Welcome to Shop Talk with Mestek Machinery — where we discuss the topics that matter most to the fabrication shops, contractors, and anyone else in the HVAC duct and fittings fabrication industry as you look for ways to improve your operations.
In this episode, John Welty is joined by Mike Bailey and David Daw and they take a look at how the water jet for internal HVAC insulation cutting came to be and how it became the standard in the industry that everyone else has tried to copy ever since. We think this look back in time will provide a lot of context for how the industry continues to evolve. And as you begin to evaluate if a water jet or any other piece of equipment is right for your operation, please remember that we’re always here to help. We’d love an opportunity to help you achieve your objectives so please don’t hesitate to reach out for a consultation. There’s absolutely no obligation — we’ll simply get some information about your operation and what you’re looking to do and see how we can help.
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Meet the Panelists
Owner | Welty Automation
- Welty Automation is a strategic partner providing machine automation and engineering support to Mestek Machinery
Started at Iowa Precision Industries in 1996 on the drafting board
Software development progressed within engineering, and then the factory, and now the HVAC Ductline controls
Senior VP of Sales | Mestek Machinery
- 27 years in the HVAC duct and fittings fabrication and sheet metal fabrication industries
- Bachelor of Science Degree | James Madison University
- Helped develop Premier Partner Program with SMACNA
- Partner to Trimble and Applied Software Cad to Cam Processes
President | HVAC Inventors Systemation, Inc.
- Product Development consultant to Mestek Machinery
- HVAC fabrication industry technology inventor for over 50 years
- Inventor of Cornermatic corner inserter machines, specialized TDC and TDF corners, and Bendermatic (expected to hit the market in mid-2022)
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Hello everyone, I’m John Welty and welcome to Shop Talk with Mestek Machinery. In today’s podcast I’m joined by David Daw and Mike Bailey. And we get into a discussion about how the water jet for internal HVAC installation cutting came to be and how it became the standard in the industry that everyone else has tried to copy ever since. Thanks again for joining us.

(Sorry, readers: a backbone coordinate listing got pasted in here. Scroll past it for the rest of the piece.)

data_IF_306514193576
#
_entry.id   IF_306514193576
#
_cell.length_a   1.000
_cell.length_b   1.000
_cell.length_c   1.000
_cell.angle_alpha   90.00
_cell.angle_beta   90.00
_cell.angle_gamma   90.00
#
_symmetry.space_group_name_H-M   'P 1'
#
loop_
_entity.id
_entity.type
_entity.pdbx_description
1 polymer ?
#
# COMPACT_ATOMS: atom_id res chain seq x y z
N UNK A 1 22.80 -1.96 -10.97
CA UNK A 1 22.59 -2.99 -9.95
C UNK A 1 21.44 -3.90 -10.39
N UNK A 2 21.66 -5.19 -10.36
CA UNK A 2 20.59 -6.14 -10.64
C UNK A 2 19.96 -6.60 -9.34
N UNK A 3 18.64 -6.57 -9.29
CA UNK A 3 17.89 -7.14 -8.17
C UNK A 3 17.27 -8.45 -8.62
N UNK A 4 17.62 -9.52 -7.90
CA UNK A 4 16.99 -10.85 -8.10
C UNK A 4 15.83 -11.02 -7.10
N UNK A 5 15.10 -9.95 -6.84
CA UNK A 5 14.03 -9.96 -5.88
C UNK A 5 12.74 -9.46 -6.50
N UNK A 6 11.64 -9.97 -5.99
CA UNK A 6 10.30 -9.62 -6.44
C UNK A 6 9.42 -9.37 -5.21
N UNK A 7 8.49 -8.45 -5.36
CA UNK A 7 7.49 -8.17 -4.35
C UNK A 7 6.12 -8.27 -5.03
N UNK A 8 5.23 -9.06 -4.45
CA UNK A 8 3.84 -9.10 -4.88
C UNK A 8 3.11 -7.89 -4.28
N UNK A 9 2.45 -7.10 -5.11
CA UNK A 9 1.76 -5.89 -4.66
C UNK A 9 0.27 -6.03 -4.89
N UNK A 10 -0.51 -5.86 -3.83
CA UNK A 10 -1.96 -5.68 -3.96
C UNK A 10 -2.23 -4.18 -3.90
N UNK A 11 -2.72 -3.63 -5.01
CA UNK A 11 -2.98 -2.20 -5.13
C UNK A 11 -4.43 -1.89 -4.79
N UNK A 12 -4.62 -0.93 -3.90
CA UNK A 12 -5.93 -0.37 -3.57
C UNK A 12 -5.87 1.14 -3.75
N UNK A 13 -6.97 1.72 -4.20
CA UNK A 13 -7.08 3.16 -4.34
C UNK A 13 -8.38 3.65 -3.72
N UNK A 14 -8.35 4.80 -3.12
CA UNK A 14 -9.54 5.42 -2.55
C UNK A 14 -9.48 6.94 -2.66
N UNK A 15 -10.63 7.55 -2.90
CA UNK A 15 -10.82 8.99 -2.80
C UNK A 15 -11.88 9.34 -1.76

Mike, do you want to kick that off?
But again, I’m not going to purchase a machine for $100,000 to cut duct liner for God’s sakes. Right? Well, as I make the statement, there’s a contractor behind me that I called on in Georgia. And he says, “How soon can I get it?” And I look at him and I look at Ryan and Ryan says, “We got to show in Florida next week, you can have that one.” He said, “Tell me what to do to sign up.”
So I don’t know anything about this, right? I’m like, “Oh God.” Handy, my employer thought this guy was great, because I had to turn the order into Handy. And he’s like, “What is going on with this?” I said, “I don’t know. Don’t know, I’ll give it some time. I’ll find out.” And I went back to his factory about… I would go every week, but I gave it about three months and I finally went to the owner. I said, “Why?” And he said, “Mike, it’s simple.” He says, “First of all, you’re doing it manually. You’re cutting out insulation manually. The human mind cannot optimize, right? Now I’m optimizing with software, my cut patterns and I’m saving scrap. I had a 52 gallon drum a day of scrap at 32 cent per square foot. I’m down to a 52 gallon drum a week.” He’s a fabricator for others, so speed at 1,200 inches a minute meant a lot to him too.
But he said this. He said, “Mike, it takes all the thinking out of it. Even you could run this machine.” So I took that knowledge he gave me and we went to work. And I think, if I’m correct, we probably have over 400 systems just in the U.S. today, and that doesn’t count Australia and overseas. So again, there goes me, dead wrong from the get go because I basically said, “Nobody’s going to buy one for $100,000,” but it evolved the installation cutting. It cleaned everything up.
Cutting installation is still, that’s a tough gig. You got fiberglass. And if you’re not doing it correctly, it could be a health hazard, right?
There’s some remedial tools out there trying to cut these things with a RotoZip or a knife and things like that. And that’s crushing the fiberglass, and that fiberglass is spinning in the air. So we feel like that’s just harmful. The water jet just cleans the whole thing up. The machine cuts it 1200 minute. It takes all the thinking out of it for you. It optimizes for you. It saves you the scrap.
It actually does what we call a zero scrap factor, so there’s no scrap in between the parts. So beyond the plasma cutter in the mid ’80s, that was the next revolutionary tool. And a lot of folks would tell you this installation is going away. Because of my association as a distributor in selling installation for 10 years, I will tell you this, that these four manufacturers, Johns Manville, Owens Corning, Corning Pittsburgh, Certain Teed are four huge governing entities in the country pouring billions of dollars in the industry.
It’s not going away, but it’s getting better. That’s what’s happening. So in conjunction with that water jet, it’s made that process a lot faster and clear.
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